Poorly planned or unchecked growth can cause many problems for your business, including cash flow challenges, production issues, missed sales, customer dissatisfaction and unnecessary stress for your team.
Thus, it’s important to plan for growth and take steps to prevent common mistakes that cause growth-related issues. Here are three things to consider that will help you prepare for future growth.
Preparation for growth starts from within. Prepare your people.
This means both instilling in them the required mindset and developing the appropriate behaviors and skills that will position them for success in your future, expanded company.
What message do you need to communicate, and have your team accept, to gain their full support and motivation? Which employees will need to be developed in what areas for your larger operation to be successful?
Will you need to create new positions and hire externally? Your human resource coordinator may need to become well-versed in certain employment laws or your production manager may need to learn a new quality-control technique.
Chances are at least one person in your business will have to undertake some professional growth. Take an inventory of all of your team’s capabilities and then make a list of what capabilities will be needed to operate on the envisioned larger scale.
The gaps are where you need to focus your development efforts. Don’t forget to look at yourself, too.
As a company expands, practices and traditions that were once helpful may lose their usefulness and need to be streamlined or eliminated. Evaluate your internal processes and procedures to determine what modifications will need to be made.
It’s unlikely that a company generating $400,000 in annual sales will be able to grow to $4 million in annual sales by doing business as usual. What processes will need to be changed to ensure you can meet the increased demand?
How efficient are your processes currently and how far will these efficiencies go in your expanded company? Growth inevitably will call for process adjustments, if not re-creation.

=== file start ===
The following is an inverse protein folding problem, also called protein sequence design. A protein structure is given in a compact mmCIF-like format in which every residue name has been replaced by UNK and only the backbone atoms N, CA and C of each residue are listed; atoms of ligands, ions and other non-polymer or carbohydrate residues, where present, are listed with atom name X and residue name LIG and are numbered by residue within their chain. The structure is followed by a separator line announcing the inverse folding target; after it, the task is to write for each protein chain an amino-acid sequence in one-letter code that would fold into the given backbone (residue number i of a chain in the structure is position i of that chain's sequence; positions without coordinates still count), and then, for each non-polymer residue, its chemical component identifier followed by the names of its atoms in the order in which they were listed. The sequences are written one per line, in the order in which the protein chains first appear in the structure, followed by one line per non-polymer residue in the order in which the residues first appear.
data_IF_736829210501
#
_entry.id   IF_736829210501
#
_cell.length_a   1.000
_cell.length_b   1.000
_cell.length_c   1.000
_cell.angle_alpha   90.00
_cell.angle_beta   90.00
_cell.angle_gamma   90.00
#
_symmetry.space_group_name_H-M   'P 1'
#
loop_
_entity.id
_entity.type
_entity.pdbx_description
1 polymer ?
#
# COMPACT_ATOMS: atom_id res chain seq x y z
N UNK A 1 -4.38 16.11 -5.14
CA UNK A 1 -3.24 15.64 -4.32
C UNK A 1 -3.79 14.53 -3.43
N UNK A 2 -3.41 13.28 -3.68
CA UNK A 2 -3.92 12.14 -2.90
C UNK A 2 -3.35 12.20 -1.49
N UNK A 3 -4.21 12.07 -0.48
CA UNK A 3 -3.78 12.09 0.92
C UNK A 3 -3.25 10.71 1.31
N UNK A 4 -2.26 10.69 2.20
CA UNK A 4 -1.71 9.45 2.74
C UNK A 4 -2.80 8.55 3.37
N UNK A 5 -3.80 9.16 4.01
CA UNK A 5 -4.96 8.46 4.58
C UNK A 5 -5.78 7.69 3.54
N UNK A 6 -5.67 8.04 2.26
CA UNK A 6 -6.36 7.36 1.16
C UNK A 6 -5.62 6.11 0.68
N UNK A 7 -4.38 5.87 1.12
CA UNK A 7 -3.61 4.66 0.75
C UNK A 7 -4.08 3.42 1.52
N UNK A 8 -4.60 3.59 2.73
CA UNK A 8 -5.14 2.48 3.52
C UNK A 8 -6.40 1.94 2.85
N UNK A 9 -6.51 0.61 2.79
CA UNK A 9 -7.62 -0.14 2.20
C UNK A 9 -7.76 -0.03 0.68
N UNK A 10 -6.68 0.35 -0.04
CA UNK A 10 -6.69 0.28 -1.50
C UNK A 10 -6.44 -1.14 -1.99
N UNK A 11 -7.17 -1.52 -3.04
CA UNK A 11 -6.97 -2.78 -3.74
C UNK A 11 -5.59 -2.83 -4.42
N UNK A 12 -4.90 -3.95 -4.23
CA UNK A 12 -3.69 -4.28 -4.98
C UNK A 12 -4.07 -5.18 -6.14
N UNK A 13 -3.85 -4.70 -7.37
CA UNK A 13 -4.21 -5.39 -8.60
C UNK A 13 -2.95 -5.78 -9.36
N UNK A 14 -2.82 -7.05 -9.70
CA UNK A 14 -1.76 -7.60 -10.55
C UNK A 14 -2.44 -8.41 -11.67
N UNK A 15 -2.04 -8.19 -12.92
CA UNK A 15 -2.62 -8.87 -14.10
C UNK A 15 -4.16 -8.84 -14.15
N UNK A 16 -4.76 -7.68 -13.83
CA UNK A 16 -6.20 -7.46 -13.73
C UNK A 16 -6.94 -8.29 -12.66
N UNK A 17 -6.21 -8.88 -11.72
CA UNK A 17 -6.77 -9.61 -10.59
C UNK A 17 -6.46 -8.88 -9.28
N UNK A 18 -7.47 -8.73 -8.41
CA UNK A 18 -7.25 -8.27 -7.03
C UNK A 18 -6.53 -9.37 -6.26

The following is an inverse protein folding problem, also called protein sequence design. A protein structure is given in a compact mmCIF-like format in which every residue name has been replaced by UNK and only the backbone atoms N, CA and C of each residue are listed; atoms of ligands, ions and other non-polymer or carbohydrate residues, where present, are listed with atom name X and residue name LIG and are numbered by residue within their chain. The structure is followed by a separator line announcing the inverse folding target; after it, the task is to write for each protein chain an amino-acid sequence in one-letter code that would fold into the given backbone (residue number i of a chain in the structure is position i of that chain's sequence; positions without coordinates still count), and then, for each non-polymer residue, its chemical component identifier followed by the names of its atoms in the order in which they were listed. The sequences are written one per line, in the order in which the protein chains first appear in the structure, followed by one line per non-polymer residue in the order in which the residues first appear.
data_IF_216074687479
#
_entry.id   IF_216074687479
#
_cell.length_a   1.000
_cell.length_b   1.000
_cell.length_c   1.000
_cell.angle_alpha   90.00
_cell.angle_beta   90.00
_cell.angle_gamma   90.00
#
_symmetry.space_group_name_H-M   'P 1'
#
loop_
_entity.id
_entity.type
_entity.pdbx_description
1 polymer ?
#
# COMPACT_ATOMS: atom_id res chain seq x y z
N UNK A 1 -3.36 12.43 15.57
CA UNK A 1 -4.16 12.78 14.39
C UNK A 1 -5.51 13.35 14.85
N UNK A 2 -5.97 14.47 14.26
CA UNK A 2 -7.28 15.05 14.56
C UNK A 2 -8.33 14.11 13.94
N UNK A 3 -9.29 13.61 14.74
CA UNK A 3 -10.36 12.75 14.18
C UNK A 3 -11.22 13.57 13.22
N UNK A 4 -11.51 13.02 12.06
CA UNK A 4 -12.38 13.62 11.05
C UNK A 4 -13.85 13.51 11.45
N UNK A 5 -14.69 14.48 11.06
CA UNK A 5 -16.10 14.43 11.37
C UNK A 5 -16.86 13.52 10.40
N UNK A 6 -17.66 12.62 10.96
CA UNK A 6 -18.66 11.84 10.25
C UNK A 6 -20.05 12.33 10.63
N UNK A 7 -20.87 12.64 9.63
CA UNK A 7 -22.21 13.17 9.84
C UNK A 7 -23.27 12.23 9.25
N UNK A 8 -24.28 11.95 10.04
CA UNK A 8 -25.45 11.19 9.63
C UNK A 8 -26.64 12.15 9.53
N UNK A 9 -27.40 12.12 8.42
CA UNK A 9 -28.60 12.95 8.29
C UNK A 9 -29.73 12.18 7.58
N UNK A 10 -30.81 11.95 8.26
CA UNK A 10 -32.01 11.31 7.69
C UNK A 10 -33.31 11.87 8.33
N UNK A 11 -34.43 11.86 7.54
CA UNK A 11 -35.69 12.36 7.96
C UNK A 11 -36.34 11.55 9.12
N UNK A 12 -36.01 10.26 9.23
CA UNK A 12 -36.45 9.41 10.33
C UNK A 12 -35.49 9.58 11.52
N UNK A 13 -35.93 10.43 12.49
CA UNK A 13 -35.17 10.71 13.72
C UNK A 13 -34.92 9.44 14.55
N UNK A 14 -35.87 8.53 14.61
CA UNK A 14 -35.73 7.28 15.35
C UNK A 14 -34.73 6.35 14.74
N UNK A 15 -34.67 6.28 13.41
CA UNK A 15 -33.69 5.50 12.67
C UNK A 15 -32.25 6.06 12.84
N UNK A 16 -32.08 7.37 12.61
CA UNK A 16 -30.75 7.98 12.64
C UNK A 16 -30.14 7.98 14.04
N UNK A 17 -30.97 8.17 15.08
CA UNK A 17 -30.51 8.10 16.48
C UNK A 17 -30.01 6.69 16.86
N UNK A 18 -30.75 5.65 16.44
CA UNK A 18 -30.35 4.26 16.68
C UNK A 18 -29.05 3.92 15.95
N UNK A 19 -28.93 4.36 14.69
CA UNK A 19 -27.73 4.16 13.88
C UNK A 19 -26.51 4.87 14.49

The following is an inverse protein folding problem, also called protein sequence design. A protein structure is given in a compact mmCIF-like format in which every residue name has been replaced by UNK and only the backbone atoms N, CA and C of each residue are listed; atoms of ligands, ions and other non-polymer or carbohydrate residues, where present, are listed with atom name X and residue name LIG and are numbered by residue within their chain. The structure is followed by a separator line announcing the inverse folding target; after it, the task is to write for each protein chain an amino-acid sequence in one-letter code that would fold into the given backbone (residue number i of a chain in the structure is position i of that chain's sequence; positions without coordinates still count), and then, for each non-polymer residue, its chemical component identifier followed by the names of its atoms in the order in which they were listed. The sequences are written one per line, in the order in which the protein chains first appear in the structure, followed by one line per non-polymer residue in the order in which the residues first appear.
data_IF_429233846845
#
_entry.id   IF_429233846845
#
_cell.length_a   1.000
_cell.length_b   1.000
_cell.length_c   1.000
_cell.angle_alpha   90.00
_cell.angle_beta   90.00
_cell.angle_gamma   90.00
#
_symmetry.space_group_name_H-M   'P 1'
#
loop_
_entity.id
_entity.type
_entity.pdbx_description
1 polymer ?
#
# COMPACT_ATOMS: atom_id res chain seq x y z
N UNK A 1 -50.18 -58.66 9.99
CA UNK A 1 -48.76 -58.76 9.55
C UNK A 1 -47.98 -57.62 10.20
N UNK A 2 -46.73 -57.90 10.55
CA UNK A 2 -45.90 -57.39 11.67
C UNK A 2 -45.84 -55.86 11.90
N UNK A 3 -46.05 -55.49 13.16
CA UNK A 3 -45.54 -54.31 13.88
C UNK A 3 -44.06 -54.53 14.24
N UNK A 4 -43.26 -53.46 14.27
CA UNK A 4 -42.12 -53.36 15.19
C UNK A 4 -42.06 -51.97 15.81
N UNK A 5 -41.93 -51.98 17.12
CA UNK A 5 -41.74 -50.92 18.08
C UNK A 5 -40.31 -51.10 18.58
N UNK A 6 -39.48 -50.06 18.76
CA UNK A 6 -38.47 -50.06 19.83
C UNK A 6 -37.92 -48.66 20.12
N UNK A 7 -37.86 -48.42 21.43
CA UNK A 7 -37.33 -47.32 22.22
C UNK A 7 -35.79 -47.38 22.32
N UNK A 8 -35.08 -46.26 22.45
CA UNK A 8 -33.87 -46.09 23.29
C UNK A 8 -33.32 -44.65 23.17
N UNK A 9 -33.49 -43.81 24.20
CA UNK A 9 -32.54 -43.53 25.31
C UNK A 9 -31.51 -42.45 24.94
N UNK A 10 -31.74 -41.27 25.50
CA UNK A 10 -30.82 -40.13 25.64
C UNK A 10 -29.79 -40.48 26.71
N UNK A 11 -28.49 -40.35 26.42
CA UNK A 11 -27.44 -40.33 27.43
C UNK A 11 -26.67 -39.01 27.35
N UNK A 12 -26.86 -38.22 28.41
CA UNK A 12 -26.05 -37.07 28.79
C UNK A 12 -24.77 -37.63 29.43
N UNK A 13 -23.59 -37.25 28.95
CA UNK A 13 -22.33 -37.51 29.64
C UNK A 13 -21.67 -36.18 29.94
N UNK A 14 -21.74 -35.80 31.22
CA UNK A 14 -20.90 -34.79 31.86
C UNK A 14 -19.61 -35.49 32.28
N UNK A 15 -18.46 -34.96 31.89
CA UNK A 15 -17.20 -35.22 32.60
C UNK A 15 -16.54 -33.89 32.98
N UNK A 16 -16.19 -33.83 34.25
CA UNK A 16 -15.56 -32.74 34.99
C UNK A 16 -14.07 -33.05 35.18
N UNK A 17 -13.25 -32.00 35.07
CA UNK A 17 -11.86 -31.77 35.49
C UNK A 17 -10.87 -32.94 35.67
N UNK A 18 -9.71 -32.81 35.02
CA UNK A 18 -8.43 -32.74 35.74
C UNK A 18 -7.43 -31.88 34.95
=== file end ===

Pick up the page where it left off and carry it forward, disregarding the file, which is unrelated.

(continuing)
Flowcharting is a great way to help you perform this analysis. You can use software or just a pencil and paper to diagram the flow of all of the current processes and procedures in your business.
After this is done, determine where you can create additional efficiencies. What can you add that will help? What can you remove that will help?
Change to your company will affect many different people, both internally and externally. Perform a stakeholder analysis to determine who will be affected by the changes.
Which employees will be affected directly through new responsibilities or organizational restructuring? Which vendors will be affected by a change in purchasing procedures or inventory?
Will there be delays or interruptions to existing orders for your customers? How will your competitors be affected and how are they likely to respond? Will your company’s growth affect the community and how?
While flowcharting your processes and procedures will help you see the details, stakeholder analysis helps you take a step back and look at the big picture. Understanding who all of your company’s different stakeholders are and what their interests are will enable you to form strategies for proactively managing any issues.
Growth can cause a lot of unexpected issues for a business, but with the proper thought and planning performed well in advance of implementation, the number of issues can be minimized.